A gas flue was removed during a re-roofing contract potentially putting a tenant’s life at risk.
Gary Redman, 55, was in control of roofing works above a flat on Marldon Road, Paignton on during March 2014 but during the works the flue to the gas boiler in the flat below was removed, creating the risk of dangerous gases, including carbon monoxide, building-up inside the property, which was occupied by a tenant.
Gary Redman’s work was investigated by the Health and Safety Executive (HSE) which prosecuted him at Plymouth Magistrates’ court.
During the trial the court heard the flue had been detached from the boiler where it passed through the flat roof. The tenant in the property tried to use the boiler but found it did not work. On investigating, the tenant saw that the flue had been removed completely where it passed through the roof and later saw the flue had been replaced in the hole in the flat roof but not re-connected to the boiler.
The work was checked by a Gas Safe registered engineer who classed the flue as ’immediately dangerous’ and contacted HSE.
Gary Redman, of Broadlands Road, Paignton, had pleaded not guilty at a previous hearing but was found guilty of breaching Section 3(2) of the Health and Safety at Work etc Act 1974, after a trial and was fined £3,000 and ordered to pay £2,500 prosecution costs.
HSE Inspector Simon Jones, speaking after the trial, said: “Gary Redman’s negligence could have cost lives.
“A boiler not connected to a flue and could send waste gas into a building is a clear and well known risk.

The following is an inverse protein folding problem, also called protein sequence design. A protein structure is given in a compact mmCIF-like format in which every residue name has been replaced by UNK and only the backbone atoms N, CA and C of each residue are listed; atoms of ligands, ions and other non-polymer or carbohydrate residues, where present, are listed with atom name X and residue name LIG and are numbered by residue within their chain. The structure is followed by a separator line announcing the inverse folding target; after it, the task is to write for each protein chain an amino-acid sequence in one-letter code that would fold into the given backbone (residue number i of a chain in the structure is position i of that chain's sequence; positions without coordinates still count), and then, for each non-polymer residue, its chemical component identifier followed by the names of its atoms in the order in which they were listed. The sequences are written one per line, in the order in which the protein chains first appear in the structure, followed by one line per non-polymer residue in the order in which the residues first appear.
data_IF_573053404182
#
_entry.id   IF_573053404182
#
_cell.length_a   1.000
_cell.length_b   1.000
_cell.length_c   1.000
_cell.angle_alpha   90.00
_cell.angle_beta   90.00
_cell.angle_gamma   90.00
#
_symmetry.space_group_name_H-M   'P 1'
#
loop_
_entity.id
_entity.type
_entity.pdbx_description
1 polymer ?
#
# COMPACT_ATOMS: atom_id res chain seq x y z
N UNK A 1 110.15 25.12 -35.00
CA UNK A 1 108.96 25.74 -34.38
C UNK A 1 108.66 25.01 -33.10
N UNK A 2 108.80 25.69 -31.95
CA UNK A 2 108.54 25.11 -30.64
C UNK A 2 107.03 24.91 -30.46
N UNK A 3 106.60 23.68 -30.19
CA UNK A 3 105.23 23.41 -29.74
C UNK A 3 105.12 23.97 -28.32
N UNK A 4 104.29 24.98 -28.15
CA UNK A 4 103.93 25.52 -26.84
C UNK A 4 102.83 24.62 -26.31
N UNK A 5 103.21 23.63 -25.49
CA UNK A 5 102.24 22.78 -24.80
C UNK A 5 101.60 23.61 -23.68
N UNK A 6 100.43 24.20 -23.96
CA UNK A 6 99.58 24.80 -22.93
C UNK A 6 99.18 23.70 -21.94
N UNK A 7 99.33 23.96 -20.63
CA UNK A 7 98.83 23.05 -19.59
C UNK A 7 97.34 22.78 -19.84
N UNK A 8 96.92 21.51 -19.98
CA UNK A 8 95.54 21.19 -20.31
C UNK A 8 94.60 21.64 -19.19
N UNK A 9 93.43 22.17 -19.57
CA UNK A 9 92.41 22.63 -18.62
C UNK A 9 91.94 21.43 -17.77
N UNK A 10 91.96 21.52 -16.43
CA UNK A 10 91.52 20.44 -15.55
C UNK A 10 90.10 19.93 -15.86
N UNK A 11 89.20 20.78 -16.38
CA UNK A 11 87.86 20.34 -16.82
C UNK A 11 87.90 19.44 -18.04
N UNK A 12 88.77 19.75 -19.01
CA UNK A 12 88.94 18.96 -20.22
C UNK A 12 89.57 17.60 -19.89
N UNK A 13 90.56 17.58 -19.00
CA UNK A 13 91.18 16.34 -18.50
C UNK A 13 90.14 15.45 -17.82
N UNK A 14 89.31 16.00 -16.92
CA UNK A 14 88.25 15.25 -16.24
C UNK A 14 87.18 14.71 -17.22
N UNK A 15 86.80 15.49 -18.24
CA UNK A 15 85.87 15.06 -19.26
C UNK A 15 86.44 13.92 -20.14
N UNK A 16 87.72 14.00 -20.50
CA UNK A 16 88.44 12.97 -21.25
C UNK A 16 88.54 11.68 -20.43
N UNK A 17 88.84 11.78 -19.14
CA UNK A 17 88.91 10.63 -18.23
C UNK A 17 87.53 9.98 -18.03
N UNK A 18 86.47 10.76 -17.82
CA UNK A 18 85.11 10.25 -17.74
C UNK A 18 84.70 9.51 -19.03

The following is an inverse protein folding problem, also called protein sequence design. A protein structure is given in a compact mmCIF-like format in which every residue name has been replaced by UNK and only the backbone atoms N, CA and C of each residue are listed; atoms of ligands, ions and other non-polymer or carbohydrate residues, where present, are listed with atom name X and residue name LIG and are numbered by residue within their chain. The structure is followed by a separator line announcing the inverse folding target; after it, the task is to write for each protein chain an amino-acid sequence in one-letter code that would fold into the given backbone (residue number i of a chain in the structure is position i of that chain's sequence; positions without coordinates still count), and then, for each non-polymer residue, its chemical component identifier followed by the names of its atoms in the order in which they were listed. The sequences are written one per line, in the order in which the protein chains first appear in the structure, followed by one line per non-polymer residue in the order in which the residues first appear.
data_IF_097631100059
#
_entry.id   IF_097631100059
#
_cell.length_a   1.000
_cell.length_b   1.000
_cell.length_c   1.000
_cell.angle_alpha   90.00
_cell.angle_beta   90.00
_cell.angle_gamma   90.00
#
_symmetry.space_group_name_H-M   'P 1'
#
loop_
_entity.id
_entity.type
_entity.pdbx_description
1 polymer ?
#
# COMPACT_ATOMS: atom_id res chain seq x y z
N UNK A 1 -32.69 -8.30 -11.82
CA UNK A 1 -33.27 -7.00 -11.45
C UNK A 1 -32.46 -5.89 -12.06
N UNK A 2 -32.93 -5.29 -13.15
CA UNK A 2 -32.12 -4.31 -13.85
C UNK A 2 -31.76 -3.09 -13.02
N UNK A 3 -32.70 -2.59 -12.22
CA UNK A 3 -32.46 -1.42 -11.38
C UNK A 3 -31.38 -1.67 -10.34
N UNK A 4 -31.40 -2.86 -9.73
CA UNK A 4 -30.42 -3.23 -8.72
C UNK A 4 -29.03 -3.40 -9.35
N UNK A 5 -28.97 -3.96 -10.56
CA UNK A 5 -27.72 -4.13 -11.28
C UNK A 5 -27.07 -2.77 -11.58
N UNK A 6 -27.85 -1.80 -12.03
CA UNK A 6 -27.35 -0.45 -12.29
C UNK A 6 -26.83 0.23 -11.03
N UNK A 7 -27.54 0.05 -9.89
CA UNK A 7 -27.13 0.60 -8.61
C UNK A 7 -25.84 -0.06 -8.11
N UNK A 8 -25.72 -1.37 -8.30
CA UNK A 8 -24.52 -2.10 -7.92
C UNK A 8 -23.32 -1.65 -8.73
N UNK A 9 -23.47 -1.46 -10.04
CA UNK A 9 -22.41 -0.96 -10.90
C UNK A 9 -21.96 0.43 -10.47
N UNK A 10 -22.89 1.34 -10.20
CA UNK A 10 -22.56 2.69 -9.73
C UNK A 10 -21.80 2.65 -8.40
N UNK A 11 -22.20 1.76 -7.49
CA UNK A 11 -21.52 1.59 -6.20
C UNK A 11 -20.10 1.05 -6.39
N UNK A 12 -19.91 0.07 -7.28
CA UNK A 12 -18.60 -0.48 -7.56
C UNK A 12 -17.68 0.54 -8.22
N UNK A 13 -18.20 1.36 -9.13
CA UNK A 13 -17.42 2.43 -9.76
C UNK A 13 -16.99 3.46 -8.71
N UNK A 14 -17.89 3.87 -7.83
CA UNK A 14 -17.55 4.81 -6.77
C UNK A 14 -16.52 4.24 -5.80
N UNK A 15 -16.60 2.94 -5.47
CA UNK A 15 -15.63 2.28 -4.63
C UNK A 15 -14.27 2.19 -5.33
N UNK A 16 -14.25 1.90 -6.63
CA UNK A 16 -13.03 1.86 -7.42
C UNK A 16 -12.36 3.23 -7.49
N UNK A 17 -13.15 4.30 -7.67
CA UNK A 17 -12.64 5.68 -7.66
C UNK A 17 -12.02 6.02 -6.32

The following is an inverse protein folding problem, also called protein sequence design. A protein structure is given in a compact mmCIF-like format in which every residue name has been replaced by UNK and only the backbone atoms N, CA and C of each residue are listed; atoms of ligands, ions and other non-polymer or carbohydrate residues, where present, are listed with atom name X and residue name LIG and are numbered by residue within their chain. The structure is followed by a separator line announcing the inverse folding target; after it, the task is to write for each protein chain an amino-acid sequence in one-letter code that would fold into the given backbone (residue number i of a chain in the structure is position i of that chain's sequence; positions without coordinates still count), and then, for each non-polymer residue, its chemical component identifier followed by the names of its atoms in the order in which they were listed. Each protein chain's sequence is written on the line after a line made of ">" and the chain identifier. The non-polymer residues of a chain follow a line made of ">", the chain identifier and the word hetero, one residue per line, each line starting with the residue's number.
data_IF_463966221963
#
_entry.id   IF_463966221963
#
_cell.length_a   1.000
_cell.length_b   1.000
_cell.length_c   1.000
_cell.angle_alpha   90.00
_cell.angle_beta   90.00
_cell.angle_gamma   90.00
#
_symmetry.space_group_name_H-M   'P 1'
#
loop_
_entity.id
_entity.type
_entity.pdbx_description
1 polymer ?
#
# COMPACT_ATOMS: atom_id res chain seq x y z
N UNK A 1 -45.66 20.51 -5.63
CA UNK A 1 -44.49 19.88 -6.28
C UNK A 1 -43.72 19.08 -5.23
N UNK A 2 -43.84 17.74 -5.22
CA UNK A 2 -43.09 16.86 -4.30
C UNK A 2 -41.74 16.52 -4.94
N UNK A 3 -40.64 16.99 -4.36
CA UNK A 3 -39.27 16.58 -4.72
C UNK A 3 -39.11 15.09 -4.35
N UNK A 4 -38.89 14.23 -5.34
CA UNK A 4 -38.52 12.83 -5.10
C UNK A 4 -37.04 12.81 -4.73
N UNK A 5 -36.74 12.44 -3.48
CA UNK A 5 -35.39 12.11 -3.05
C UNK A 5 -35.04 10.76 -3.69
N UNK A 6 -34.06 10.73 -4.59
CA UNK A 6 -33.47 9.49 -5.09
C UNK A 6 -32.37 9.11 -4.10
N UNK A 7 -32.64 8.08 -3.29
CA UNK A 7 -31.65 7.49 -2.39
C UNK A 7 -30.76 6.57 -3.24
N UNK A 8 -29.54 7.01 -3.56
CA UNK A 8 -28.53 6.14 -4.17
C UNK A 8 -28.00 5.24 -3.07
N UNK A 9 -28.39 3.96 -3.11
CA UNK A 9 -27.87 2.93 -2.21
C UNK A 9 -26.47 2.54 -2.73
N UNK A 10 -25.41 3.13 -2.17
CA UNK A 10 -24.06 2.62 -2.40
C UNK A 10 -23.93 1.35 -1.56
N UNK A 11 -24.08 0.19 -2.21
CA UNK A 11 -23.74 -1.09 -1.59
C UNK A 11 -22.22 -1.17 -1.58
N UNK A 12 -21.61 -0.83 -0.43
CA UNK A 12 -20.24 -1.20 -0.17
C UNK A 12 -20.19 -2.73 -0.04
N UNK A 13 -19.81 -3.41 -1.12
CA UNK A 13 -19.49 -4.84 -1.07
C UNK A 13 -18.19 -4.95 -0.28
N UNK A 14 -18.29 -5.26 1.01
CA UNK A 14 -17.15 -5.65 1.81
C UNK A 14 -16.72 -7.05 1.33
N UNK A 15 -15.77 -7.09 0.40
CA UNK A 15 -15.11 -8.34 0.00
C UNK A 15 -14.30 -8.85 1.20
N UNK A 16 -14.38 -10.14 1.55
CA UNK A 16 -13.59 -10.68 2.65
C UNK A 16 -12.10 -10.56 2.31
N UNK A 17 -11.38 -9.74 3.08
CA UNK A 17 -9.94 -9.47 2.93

“Anyone removing gas flues must make sure they are properly replaced and connected to gas appliances and that work is undertaken by a member of Gas Safe Register.
“Anyone undertaking building work around a flue must ensure their building work does not affect the flue or gas appliance in any way.”
Gary Redman appealed his sentence and this appeal was heard on 22 February 2016 at Plymouth Crown Court. As a result of the appeal, his fine was reduced to £2,000.
Further information about gas safety can be found at http://www.hse.gov.uk/gas/
Notes to Editors
- The Health and Safety Executive (HSE) is Britain’s national regulator for workplace health and safety. It aims to reduce work-related death, injury and ill health. It does so through research, information and advice, promoting training; new or revised regulations and codes of practice, and working with local authority partners by inspection, investigation and enforcement. www.hse.gov.uk
- More about the legislation referred to in this case can be found at: www.legislation.gov.uk/
- HSE news releases are available at http://press.hse.gov.uk